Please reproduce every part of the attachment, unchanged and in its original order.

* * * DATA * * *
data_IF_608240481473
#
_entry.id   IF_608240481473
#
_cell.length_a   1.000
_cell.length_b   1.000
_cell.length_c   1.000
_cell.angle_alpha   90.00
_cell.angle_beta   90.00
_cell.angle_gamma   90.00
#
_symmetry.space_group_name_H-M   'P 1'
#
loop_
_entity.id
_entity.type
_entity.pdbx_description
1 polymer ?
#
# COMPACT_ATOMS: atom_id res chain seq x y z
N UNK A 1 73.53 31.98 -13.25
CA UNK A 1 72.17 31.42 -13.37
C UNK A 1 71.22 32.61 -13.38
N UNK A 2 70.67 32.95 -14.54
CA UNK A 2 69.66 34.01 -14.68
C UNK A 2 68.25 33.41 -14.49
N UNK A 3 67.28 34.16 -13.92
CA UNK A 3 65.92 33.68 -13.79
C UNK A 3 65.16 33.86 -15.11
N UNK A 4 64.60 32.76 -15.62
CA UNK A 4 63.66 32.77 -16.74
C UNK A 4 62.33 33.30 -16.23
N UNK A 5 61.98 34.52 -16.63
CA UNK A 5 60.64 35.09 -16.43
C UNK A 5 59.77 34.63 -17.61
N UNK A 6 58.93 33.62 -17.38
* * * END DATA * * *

data_IF_608240481473
#
_entry.id   IF_608240481473
#
_cell.length_a   1.000
_cell.length_b   1.000
_cell.length_c   1.000
_cell.angle_alpha   90.00
_cell.angle_beta   90.00
_cell.angle_gamma   90.00
#
_symmetry.space_group_name_H-M   'P 1'
#
loop_
_entity.id
_entity.type
_entity.pdbx_description
1 polymer ?
#
# COMPACT_ATOMS: atom_id res chain seq x y z
N UNK A 1 73.53 31.98 -13.25
CA UNK A 1 72.17 31.42 -13.37
C UNK A 1 71.22 32.61 -13.38
N UNK A 2 70.67 32.95 -14.54
CA UNK A 2 69.66 34.01 -14.68
C UNK A 2 68.25 33.41 -14.49
N UNK A 3 67.28 34.16 -13.92
CA UNK A 3 65.92 33.68 -13.79
C UNK A 3 65.16 33.86 -15.11
N UNK A 4 64.60 32.76 -15.62
CA UNK A 4 63.66 32.77 -16.74
C UNK A 4 62.33 33.30 -16.23
N UNK A 5 61.98 34.52 -16.63
CA UNK A 5 60.64 35.09 -16.43
C UNK A 5 59.77 34.63 -17.61
N UNK A 6 58.93 33.62 -17.38